12 April 2005

random bits of glee and thought in a publicatory environment.

i would just like to say that i am officially ruined for any other internship (or job, for that matter) i may ever find myself in; Brick (Literary Journal, to the uninitiated) is Bloody Fantastic.
and here i find myself again with new snippits, new people... what's the protocol, blogging alumnae? names? no names? the generic and strategic third person for those of you reader(s) who have no idea who i'm talking about?
perhaps i'll just start writing and see...

to start with, the entire office was Rife with the scent of one tiny but ambitious hyacinth plant, which is blooming like some Great Blooming Thing in the window, and made cheerfulness inevitable at the start of the day.

we went to biz depot on a sundry postage mission. when we got there i elected to stay silent about this sudden (and predictable, i confess) desire to purchase all manner and copious amounts of post-it notes. this is real business, i thought; there are more important things at stake than my strange and embarrassing predilections for sticky bright paper.
as we wandered through the aisles, we came, of course, upon them. my heart galumphed for a moment, but i remained strong and walked away empty handed.
then, as we got further away from the danger zone, Rebecca (managing editor Extraordinaire) turned to me and confessed an excessive Love of office supplies that was bordering on addiction. she Too, it seems, had had a moment of reckoning when we were in the post-it notes aisle. when all was told, we revelled like two fellow sufferers finding themselves off the wagon and running amok through the office supplies.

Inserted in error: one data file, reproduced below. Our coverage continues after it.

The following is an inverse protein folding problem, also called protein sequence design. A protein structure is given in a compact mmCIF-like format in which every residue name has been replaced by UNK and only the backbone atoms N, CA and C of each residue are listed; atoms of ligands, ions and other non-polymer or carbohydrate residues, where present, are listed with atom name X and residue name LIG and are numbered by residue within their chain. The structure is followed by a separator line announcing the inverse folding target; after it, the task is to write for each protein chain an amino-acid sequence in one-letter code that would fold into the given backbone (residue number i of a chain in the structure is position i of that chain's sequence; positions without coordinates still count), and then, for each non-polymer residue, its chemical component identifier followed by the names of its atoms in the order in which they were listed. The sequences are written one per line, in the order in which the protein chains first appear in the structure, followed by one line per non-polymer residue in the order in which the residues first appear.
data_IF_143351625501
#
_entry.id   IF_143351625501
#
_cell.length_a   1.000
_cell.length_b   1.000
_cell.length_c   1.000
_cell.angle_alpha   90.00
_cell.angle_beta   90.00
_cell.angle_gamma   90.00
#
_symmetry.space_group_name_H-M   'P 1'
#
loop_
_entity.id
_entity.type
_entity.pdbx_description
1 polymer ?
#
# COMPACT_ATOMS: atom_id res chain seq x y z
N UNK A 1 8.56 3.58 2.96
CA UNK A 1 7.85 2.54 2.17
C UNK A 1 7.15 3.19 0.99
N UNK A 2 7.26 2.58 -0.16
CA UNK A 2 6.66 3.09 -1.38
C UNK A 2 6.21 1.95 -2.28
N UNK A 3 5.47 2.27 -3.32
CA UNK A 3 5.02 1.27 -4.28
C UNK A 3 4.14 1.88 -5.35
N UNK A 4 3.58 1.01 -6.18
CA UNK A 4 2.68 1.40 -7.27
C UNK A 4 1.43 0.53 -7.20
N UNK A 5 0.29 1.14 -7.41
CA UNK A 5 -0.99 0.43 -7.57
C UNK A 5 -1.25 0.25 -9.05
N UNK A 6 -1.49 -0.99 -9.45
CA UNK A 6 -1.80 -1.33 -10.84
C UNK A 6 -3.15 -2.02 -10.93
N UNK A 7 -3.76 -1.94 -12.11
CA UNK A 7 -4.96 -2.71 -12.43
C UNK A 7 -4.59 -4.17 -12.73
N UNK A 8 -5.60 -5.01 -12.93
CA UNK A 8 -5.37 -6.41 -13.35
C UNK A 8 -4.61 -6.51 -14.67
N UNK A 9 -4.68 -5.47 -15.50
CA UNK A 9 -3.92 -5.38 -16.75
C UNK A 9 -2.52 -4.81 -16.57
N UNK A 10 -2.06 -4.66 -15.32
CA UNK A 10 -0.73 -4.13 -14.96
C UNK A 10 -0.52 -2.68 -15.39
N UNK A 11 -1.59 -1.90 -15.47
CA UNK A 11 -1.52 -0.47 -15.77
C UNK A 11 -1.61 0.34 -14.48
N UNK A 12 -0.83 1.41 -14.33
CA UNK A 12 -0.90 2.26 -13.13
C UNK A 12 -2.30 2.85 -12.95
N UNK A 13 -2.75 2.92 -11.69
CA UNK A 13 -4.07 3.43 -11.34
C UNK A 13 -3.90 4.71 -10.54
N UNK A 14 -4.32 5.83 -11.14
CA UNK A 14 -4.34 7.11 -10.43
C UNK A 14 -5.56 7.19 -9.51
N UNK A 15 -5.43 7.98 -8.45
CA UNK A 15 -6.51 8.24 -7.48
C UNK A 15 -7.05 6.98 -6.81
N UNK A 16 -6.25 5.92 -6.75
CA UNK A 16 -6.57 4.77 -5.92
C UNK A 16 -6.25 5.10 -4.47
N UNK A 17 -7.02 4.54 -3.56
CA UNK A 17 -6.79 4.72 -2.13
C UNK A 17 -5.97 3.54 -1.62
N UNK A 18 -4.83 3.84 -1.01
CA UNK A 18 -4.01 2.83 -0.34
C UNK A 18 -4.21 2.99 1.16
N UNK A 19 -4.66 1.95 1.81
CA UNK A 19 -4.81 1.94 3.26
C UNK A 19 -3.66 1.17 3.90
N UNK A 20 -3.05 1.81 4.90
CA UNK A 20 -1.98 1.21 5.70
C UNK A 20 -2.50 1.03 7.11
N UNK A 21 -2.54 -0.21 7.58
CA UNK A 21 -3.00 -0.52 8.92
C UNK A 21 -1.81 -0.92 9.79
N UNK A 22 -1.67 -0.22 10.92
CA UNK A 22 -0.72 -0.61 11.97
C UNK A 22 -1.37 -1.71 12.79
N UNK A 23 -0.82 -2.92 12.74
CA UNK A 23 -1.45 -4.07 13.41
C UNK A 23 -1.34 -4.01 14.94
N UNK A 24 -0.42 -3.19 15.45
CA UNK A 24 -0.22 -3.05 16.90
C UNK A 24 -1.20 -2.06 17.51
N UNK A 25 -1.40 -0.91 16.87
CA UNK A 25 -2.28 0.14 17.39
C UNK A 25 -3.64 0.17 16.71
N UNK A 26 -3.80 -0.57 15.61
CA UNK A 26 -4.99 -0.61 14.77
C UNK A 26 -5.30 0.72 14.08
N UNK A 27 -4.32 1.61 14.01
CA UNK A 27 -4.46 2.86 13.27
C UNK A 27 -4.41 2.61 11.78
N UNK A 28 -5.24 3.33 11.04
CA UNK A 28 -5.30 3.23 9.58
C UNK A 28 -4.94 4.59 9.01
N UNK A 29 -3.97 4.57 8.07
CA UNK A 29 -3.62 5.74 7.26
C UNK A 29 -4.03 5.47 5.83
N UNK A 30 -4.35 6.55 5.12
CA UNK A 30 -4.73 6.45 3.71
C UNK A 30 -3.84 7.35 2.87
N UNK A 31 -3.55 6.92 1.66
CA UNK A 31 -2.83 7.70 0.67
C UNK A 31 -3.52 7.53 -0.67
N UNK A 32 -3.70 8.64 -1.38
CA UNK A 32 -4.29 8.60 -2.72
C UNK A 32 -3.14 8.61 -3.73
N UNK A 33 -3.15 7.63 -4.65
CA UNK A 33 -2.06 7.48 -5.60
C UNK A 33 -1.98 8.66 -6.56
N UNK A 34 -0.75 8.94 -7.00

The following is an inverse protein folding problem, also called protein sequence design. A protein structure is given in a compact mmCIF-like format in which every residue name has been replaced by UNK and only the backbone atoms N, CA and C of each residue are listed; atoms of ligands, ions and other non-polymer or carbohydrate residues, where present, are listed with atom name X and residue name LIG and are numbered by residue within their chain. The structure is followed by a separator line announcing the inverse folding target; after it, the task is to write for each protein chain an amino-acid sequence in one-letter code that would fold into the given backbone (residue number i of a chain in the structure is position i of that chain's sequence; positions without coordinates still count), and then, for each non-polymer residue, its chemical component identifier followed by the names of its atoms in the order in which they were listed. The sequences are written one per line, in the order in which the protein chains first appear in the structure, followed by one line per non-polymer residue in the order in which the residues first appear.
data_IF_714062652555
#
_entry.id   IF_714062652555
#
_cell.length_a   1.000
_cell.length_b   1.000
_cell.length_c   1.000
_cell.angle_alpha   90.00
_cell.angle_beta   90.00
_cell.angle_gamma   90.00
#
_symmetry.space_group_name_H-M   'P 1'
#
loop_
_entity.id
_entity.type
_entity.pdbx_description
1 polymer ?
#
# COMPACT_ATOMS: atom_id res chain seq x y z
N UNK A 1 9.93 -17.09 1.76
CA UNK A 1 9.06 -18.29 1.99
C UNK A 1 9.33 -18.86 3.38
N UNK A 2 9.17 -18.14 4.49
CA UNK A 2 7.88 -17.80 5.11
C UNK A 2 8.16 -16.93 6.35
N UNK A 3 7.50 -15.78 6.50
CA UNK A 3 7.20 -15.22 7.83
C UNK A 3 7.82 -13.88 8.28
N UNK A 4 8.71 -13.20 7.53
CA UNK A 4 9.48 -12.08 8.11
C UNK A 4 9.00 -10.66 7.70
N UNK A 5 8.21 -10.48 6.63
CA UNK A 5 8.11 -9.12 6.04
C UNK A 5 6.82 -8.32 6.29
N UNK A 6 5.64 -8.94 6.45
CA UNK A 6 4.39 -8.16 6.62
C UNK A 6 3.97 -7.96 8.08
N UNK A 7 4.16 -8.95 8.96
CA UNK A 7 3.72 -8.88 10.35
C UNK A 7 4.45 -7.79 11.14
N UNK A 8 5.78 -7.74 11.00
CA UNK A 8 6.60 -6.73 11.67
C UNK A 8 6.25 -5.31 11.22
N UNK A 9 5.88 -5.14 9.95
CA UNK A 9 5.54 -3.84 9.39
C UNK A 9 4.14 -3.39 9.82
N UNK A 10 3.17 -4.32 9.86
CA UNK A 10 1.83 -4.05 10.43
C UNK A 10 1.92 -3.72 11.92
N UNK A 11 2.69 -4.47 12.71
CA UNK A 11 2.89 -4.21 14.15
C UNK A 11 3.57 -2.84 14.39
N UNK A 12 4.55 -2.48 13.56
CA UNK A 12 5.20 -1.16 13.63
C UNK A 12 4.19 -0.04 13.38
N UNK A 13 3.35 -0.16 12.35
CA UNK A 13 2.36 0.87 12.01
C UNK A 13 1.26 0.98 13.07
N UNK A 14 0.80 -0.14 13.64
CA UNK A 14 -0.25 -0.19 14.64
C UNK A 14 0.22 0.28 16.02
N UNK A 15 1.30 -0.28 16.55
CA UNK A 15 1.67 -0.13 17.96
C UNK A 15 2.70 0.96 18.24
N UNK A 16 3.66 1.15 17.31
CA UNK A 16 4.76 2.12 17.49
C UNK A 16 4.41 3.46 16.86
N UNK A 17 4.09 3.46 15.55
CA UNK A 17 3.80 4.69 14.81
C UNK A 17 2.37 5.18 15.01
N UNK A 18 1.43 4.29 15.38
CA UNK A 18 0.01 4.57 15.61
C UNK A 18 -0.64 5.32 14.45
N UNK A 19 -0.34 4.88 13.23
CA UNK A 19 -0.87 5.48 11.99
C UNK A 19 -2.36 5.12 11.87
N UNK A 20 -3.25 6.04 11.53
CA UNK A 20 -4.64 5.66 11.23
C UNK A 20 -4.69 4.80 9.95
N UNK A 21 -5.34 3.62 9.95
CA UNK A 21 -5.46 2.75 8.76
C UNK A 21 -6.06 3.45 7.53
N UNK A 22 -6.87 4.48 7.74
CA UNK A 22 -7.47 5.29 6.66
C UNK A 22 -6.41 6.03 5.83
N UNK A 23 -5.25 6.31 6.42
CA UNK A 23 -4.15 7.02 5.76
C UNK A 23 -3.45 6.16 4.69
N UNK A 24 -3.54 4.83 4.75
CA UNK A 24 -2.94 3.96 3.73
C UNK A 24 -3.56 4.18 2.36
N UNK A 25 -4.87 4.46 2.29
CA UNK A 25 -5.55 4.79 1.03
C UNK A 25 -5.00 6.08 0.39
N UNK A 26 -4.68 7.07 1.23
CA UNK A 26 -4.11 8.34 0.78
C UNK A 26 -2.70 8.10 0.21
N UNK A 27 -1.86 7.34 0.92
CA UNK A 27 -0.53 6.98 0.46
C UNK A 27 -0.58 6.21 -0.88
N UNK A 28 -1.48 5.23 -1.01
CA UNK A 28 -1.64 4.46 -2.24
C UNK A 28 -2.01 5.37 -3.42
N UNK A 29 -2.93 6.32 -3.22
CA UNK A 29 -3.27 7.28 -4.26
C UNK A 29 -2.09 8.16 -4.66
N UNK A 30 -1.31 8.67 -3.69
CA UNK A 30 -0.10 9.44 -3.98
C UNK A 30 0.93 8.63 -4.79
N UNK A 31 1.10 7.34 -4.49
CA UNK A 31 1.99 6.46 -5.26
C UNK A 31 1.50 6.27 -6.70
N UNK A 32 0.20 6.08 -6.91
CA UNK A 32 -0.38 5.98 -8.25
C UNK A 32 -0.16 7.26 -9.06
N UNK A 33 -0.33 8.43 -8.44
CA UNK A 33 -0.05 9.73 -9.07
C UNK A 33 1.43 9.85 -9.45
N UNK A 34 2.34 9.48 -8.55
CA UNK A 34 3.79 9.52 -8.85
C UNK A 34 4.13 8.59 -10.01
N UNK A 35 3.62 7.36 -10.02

i find things like this very edifying.
(i am, of course, easily pleased.)

later we had a discussion (whilst stuffing envelopes for aforementioned postage) about Humour as the only way to get past taking oneself too seriously. for the first time in ages i found myself thinking once again about Lear's Fool, one of my ALL-TIME favourite characters in Literature, (next to Erasmus' Stultitia in Praise of Folly) .
i Truly believe that humour is the Only way to function properly in a world where no one wants to hear the bare Truth about anything. you say everything you can possibly say, and when someone feels threatened, you pass it off with mirth and mockery.

the unwritten fact, the Glorious wonderful thing, is that if you have spoken honestly, Everyone will know it, even if you laugh it off.

laughing off honesty. heheh. comedy=denial, obviously. back to the opposite of tragedy. how excellent. of course many people cop out of telling the truth when it gets tough with stupid jokes and dismissive comments. Different from Humour. VERY DIFFERENT. that's not what i'm talking about.

everyone should have to read King Lear. sorry, all you anti-Shakespearians out there. but it's true.

what other pithy little remembrances have i got about the day's dialogues....hmm.

i happened upon a Stunning photograph of Carole Corbeil, which we agreed looks like "nostalgia personified"... and i think we all agree that nostalgia is Just Fine, thank you very much. It was really utterly captivating. and very odd, to see such a peaceful photo of someone who has passed away.